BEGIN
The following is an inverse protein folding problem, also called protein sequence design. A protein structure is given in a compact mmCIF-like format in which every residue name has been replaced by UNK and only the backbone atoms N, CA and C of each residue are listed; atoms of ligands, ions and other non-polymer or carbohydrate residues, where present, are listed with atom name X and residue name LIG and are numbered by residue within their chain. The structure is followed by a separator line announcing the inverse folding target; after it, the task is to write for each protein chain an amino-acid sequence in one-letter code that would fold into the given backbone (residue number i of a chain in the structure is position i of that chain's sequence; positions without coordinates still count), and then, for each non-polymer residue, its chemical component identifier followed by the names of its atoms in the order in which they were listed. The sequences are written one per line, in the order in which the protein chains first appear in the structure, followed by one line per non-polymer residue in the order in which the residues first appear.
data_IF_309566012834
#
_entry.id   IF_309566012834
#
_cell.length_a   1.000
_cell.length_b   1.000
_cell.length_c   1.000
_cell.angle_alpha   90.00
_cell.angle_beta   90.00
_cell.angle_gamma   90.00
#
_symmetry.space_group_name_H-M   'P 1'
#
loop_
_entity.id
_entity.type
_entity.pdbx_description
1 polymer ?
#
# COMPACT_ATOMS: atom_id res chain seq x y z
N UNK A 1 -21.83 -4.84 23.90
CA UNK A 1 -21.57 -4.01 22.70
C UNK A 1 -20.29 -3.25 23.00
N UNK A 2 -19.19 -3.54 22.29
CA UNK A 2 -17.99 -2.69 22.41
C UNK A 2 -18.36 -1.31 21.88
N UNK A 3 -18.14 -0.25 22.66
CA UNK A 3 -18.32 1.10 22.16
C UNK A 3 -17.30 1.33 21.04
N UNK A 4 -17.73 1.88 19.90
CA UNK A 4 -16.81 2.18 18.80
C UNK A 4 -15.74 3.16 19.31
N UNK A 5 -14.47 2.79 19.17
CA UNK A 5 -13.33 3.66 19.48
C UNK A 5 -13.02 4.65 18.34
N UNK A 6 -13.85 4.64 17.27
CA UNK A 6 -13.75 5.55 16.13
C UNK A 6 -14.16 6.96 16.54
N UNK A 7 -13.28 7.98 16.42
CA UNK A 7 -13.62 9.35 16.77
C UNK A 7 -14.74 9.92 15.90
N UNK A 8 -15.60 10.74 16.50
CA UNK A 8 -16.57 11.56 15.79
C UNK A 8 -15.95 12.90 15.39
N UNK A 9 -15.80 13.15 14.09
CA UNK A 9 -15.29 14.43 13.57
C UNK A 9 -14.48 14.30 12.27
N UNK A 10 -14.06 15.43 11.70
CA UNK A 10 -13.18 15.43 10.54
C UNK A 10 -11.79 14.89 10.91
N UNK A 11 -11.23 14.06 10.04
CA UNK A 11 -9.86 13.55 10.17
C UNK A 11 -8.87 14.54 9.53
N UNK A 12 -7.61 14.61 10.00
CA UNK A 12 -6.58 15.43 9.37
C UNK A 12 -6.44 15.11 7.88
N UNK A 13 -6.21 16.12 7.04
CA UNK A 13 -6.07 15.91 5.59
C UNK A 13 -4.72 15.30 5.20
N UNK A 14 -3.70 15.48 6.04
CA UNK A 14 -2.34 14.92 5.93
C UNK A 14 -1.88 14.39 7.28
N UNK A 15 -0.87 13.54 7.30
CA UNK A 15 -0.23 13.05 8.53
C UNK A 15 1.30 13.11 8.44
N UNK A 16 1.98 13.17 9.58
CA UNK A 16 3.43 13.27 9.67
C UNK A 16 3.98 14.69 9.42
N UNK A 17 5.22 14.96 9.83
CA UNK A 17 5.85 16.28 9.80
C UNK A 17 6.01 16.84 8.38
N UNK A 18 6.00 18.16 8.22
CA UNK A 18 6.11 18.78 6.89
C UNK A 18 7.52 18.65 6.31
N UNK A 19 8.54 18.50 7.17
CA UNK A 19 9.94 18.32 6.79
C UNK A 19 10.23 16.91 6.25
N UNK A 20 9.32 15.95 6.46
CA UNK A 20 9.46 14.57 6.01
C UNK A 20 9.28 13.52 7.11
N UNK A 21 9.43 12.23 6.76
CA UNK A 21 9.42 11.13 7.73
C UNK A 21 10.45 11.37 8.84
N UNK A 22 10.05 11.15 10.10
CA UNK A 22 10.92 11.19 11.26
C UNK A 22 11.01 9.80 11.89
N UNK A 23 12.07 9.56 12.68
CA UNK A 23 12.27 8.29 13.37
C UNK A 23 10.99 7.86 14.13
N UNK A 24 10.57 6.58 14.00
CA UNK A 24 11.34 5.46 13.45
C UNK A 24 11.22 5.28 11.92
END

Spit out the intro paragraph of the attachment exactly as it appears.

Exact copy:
The following is an inverse protein folding problem, also called protein sequence design. A protein structure is given in a compact mmCIF-like format in which every residue name has been replaced by UNK and only the backbone atoms N, CA and C of each residue are listed; atoms of ligands, ions and other non-polymer or carbohydrate residues, where present, are listed with atom name X and residue name LIG and are numbered by residue within their chain. The structure is followed by a separator line announcing the inverse folding target; after it, the task is to write for each protein chain an amino-acid sequence in one-letter code that would fold into the given backbone (residue number i of a chain in the structure is position i of that chain's sequence; positions without coordinates still count), and then, for each non-polymer residue, its chemical component identifier followed by the names of its atoms in the order in which they were listed. The sequences are written one per line, in the order in which the protein chains first appear in the structure, followed by one line per non-polymer residue in the order in which the residues first appear.